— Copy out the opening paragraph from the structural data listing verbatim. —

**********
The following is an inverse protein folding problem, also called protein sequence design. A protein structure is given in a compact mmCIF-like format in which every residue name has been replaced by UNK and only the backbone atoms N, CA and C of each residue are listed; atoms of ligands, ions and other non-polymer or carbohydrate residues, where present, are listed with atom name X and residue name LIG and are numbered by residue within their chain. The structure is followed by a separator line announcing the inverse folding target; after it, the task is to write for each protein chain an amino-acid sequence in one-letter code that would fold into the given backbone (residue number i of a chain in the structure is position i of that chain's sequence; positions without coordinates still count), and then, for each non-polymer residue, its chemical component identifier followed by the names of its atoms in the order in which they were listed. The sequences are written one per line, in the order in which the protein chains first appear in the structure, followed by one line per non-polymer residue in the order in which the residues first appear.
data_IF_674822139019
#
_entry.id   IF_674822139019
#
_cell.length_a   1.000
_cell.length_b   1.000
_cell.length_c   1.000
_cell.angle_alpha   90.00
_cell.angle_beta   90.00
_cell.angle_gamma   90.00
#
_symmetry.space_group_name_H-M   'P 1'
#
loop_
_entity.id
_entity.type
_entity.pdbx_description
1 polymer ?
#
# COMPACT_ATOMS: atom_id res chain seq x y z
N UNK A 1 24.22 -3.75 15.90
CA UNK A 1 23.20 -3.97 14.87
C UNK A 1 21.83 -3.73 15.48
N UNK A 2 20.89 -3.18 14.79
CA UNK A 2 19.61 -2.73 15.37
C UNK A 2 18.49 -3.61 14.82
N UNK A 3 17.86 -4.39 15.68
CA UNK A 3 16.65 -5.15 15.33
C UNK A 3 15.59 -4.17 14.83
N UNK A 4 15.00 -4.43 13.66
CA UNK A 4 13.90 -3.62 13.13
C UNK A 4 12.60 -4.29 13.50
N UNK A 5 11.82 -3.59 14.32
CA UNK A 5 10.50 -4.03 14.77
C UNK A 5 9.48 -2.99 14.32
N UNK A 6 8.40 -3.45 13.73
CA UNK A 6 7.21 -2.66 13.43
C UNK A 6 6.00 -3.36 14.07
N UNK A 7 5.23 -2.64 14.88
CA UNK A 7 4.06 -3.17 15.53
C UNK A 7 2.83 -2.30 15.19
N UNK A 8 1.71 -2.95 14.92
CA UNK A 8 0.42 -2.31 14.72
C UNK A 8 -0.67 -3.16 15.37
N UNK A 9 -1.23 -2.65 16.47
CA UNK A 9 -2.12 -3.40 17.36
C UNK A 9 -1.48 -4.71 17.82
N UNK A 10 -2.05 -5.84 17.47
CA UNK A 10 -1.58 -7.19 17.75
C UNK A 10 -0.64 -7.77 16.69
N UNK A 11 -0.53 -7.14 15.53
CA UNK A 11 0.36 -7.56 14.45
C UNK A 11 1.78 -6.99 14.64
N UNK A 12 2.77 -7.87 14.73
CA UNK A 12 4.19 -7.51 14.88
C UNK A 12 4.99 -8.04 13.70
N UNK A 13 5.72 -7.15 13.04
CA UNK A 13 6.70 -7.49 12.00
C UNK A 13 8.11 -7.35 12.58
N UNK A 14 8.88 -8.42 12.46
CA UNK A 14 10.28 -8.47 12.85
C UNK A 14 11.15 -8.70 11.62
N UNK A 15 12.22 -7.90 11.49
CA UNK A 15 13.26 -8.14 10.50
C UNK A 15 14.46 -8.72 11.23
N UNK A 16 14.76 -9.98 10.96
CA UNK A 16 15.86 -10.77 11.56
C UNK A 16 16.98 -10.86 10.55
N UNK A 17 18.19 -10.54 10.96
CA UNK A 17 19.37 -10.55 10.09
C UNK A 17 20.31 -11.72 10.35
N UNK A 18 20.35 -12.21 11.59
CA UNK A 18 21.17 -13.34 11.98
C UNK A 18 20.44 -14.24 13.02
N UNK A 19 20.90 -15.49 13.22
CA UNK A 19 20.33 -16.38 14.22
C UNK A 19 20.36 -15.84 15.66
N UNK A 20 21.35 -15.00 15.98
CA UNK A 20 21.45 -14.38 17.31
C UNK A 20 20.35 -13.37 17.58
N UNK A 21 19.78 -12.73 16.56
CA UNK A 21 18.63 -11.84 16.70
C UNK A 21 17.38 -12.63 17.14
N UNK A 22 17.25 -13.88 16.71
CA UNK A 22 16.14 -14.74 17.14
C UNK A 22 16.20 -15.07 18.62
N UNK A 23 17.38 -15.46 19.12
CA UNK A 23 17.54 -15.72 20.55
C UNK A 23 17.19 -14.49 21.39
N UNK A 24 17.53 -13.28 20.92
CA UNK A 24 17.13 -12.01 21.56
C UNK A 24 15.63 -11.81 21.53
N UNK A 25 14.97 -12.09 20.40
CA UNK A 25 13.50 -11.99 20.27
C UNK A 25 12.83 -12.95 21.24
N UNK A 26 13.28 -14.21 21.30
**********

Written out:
The following is an inverse protein folding problem, also called protein sequence design. A protein structure is given in a compact mmCIF-like format in which every residue name has been replaced by UNK and only the backbone atoms N, CA and C of each residue are listed; atoms of ligands, ions and other non-polymer or carbohydrate residues, where present, are listed with atom name X and residue name LIG and are numbered by residue within their chain. The structure is followed by a separator line announcing the inverse folding target; after it, the task is to write for each protein chain an amino-acid sequence in one-letter code that would fold into the given backbone (residue number i of a chain in the structure is position i of that chain's sequence; positions without coordinates still count), and then, for each non-polymer residue, its chemical component identifier followed by the names of its atoms in the order in which they were listed. The sequences are written one per line, in the order in which the protein chains first appear in the structure, followed by one line per non-polymer residue in the order in which the residues first appear.